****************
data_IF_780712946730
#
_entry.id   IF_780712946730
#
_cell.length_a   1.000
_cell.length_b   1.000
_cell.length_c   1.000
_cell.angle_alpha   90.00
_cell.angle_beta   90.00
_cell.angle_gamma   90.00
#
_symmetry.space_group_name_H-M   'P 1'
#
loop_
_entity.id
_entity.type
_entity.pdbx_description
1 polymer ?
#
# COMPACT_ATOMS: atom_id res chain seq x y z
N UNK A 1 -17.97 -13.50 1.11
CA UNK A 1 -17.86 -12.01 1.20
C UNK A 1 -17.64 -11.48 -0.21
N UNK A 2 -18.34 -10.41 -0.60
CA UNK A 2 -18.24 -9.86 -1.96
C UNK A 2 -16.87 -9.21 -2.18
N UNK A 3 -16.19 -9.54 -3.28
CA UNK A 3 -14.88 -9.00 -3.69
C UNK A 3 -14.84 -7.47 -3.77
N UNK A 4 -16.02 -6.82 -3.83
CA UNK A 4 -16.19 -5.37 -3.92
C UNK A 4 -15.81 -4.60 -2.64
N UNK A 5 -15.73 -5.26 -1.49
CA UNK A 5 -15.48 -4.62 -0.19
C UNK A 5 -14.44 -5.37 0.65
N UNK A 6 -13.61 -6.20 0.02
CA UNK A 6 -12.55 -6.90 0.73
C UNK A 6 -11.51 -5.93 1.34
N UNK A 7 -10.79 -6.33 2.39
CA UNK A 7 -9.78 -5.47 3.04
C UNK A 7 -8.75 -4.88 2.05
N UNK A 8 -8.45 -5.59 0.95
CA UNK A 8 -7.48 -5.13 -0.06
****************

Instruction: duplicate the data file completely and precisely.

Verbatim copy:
data_IF_780712946730
#
_entry.id   IF_780712946730
#
_cell.length_a   1.000
_cell.length_b   1.000
_cell.length_c   1.000
_cell.angle_alpha   90.00
_cell.angle_beta   90.00
_cell.angle_gamma   90.00
#
_symmetry.space_group_name_H-M   'P 1'
#
loop_
_entity.id
_entity.type
_entity.pdbx_description
1 polymer ?
#
# COMPACT_ATOMS: atom_id res chain seq x y z
N UNK A 1 -17.97 -13.50 1.11
CA UNK A 1 -17.86 -12.01 1.20
C UNK A 1 -17.64 -11.48 -0.21
N UNK A 2 -18.34 -10.41 -0.60
CA UNK A 2 -18.24 -9.86 -1.96
C UNK A 2 -16.87 -9.21 -2.18
N UNK A 3 -16.19 -9.54 -3.28
CA UNK A 3 -14.88 -9.00 -3.69
C UNK A 3 -14.84 -7.47 -3.77
N UNK A 4 -16.02 -6.82 -3.83
CA UNK A 4 -16.19 -5.37 -3.92
C UNK A 4 -15.81 -4.60 -2.64
N UNK A 5 -15.73 -5.26 -1.49
CA UNK A 5 -15.48 -4.62 -0.19
C UNK A 5 -14.44 -5.37 0.65
N UNK A 6 -13.61 -6.20 0.02
CA UNK A 6 -12.55 -6.90 0.73
C UNK A 6 -11.51 -5.93 1.34
N UNK A 7 -10.79 -6.33 2.39
CA UNK A 7 -9.78 -5.47 3.04
C UNK A 7 -8.75 -4.88 2.05
N UNK A 8 -8.45 -5.59 0.95
CA UNK A 8 -7.48 -5.13 -0.06